GMO Food Can Feed the World, But Is It Safe?

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GMO Food Can Feed the World, But Is It Safe?

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All across the globe, a new method of farming has taken over. GMO foods have found their way to grocery store shelves everywhere, but not without its fair share of controversy. According to GMO Answers, plant breeders have been using genetic engineering, also known as biotechnology, “to take a desirable trait found in nature and transfer it from one plant or organism to the plant they want to improve, as well as make a change to an existing trait in a plant they are developing.”

One may think that the consumption of GMO foods are uncommon, but according to Center For Food Safety, 92 percent of U.S. corn is genetically modified, along with 94 percent of soybeans and cotton. CFS has predicted that about 75 percent of all processed foods on supermarket shelves contain some sort of genetically engineered ingredient. Chances are, the average American consumes some sort of GMO every day.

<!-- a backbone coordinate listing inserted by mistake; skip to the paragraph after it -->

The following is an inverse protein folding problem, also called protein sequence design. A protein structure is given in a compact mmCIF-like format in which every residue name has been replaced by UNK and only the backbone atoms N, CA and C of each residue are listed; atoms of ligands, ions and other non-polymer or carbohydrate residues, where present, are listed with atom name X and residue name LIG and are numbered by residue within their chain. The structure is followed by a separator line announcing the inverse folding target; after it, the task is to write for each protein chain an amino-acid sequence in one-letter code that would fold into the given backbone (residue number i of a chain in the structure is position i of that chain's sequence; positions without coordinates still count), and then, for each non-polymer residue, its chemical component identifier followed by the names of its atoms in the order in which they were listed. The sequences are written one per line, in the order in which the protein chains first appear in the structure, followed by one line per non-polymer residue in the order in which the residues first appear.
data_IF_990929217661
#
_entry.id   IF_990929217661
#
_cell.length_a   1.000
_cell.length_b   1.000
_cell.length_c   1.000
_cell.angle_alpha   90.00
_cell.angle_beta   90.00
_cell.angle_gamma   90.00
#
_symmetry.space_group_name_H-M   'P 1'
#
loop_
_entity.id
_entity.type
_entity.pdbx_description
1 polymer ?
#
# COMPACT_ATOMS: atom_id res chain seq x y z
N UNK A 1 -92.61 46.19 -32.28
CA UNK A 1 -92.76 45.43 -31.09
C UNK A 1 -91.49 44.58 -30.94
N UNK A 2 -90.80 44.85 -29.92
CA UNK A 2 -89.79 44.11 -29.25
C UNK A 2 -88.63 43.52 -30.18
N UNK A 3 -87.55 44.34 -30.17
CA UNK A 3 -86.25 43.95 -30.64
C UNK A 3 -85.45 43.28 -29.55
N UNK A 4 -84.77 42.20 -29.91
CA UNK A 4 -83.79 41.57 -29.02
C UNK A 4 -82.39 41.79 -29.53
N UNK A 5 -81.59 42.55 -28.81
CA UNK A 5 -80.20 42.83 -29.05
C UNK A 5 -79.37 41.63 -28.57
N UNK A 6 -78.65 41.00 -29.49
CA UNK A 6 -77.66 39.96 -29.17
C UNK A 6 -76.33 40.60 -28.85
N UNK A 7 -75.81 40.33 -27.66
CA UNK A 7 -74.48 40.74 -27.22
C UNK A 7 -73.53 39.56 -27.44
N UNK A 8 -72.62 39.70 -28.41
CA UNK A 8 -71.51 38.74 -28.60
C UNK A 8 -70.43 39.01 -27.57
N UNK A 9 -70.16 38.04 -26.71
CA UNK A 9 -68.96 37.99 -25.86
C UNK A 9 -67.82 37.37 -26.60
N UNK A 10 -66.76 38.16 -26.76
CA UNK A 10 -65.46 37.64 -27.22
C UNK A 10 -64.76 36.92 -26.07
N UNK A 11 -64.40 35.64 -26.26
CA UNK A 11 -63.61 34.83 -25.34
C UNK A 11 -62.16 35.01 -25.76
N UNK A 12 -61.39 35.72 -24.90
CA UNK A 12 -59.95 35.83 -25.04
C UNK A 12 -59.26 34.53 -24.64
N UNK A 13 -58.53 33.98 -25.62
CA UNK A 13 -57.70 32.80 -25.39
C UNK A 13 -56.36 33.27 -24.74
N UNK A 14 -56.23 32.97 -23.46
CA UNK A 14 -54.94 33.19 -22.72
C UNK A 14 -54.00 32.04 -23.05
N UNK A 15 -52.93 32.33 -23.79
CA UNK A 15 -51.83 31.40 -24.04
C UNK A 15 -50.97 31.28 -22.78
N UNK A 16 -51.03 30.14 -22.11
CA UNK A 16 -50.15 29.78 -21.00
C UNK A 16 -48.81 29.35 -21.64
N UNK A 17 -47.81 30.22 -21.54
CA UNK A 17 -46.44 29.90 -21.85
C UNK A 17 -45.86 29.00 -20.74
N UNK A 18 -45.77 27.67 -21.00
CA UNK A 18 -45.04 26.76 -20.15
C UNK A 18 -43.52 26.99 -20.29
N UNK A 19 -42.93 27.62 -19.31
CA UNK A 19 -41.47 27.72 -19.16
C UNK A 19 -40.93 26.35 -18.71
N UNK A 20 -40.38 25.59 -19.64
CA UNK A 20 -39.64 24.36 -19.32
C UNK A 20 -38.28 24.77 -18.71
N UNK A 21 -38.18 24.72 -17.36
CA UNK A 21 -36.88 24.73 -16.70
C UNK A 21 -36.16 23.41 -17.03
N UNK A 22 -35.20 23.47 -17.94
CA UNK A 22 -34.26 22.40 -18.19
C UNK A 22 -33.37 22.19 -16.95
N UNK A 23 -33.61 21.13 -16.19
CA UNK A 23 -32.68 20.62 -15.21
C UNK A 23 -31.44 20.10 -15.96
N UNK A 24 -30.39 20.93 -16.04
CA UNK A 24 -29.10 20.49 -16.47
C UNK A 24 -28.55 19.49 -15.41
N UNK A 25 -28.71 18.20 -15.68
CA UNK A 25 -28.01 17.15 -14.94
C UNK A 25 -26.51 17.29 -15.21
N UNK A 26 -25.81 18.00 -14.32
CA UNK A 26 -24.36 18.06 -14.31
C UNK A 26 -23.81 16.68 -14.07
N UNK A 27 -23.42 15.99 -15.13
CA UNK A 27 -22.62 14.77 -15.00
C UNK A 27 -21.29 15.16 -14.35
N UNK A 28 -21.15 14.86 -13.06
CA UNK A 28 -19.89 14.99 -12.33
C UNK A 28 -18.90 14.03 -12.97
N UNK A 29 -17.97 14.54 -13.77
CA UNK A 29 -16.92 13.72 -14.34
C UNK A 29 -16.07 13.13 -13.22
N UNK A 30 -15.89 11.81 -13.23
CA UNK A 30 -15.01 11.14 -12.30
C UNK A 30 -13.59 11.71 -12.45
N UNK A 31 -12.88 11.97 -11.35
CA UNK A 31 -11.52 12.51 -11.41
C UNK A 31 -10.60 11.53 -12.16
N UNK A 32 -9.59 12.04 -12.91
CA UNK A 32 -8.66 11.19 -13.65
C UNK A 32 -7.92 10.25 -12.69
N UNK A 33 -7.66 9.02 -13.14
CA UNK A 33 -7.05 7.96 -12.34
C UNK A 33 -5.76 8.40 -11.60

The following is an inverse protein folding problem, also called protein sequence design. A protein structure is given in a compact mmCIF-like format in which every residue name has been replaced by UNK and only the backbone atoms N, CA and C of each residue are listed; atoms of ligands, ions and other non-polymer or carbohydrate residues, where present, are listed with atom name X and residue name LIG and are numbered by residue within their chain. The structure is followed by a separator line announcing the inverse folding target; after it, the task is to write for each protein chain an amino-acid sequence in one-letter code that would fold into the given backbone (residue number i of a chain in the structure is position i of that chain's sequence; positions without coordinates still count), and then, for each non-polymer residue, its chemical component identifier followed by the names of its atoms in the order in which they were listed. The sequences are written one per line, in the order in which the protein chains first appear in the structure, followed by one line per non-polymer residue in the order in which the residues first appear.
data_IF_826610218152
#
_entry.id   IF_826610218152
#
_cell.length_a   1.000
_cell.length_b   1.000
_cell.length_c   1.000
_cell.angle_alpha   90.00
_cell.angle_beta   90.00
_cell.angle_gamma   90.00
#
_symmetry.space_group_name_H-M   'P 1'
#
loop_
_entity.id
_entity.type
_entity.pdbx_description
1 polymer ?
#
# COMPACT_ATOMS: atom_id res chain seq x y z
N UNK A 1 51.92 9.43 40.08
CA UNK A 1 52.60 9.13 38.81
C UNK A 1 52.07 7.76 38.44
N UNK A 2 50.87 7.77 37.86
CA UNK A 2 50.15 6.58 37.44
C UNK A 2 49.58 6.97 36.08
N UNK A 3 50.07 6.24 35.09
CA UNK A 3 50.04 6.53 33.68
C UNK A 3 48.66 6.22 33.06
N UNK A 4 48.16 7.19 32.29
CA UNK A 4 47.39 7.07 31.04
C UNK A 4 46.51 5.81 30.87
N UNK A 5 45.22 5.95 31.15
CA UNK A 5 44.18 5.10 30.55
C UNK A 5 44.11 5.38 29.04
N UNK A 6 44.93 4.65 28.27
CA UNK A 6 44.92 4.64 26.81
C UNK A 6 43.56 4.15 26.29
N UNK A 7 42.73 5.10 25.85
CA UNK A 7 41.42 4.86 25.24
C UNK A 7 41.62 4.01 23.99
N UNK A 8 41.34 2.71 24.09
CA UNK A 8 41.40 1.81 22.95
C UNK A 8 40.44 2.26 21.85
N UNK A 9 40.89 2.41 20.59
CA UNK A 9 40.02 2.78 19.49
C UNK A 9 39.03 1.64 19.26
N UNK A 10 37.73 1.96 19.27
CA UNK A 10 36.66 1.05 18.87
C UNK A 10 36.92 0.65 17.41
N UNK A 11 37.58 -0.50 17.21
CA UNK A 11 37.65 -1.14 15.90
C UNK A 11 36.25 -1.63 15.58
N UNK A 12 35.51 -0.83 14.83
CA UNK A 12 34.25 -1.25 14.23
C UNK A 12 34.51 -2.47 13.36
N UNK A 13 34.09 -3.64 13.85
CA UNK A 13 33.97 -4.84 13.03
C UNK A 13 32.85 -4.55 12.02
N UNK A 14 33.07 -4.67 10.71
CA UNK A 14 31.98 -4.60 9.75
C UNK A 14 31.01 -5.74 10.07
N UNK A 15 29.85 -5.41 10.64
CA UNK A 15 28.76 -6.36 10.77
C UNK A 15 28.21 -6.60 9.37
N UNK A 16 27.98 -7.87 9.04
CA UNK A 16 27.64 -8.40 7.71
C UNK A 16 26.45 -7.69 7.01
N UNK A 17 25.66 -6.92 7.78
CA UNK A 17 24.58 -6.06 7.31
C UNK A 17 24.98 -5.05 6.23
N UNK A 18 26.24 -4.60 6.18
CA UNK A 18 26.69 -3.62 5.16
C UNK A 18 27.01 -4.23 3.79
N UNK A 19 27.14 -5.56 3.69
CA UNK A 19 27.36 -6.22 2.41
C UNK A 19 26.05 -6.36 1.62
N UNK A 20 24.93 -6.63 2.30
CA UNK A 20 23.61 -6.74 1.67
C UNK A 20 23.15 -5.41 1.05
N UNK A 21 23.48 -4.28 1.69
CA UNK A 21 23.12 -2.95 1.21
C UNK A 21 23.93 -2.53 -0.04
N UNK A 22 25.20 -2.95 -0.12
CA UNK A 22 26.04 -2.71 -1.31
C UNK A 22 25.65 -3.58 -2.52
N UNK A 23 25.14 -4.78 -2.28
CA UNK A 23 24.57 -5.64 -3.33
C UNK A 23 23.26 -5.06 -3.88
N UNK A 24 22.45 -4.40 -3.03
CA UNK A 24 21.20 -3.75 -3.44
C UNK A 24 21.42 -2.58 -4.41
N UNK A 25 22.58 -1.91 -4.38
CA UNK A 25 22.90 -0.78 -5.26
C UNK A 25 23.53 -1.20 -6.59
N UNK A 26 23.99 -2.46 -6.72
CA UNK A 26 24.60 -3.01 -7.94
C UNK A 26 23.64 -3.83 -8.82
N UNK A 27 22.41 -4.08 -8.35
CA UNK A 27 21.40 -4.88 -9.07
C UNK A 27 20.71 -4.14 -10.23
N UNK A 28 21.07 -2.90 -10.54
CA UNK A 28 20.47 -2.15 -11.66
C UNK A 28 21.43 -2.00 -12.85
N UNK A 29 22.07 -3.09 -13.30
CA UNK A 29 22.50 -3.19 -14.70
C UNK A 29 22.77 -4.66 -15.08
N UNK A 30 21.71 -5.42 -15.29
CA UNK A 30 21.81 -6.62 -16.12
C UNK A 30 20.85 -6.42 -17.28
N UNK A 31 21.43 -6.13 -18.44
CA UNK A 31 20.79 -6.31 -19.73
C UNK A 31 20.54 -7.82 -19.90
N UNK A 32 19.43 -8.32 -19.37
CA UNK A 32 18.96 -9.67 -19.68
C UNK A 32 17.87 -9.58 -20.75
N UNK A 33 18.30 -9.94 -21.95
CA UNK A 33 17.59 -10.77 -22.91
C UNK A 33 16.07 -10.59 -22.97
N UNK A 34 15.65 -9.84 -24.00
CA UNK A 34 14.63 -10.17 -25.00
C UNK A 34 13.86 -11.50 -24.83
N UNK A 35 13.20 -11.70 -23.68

Sophomore Audrey Davis said that she eats GMO foods, but admitted that it is mostly because she often does not have option when she goes to the grocery store. “The main reason I eat them is because they are hard to get around when so many crops are genetically modified nowadays.” Senior Grayson Modica also eats GMO food, but was more confident in his decision to do so. “I do not think about it too much,” said Modica.

GMO foods were introduced for a reason, and they have reportedly had many positive impacts on the taste and appearance of food and the mass in which it is distributed. Food has been engineered to have stronger colors, increased shelf life, and also enabled plants like watermelons to be produced without their seeds in them. Even the nutrients in foods can be amplified. According to Healthline, levels of nutrients such as protein, calcium and folate can be amplified by genetic modification.

Food can be overall better thanks to GMOs, but can also be produced at a much greater rate. For example, one benefit of genetically modified crops is their ability to resist pests and weeds. As reported by Forbes, “Crops resistant to either pest or weeds yield on average 10% more grain, and crops resistant to both deliver a 25% increase in grain yield.”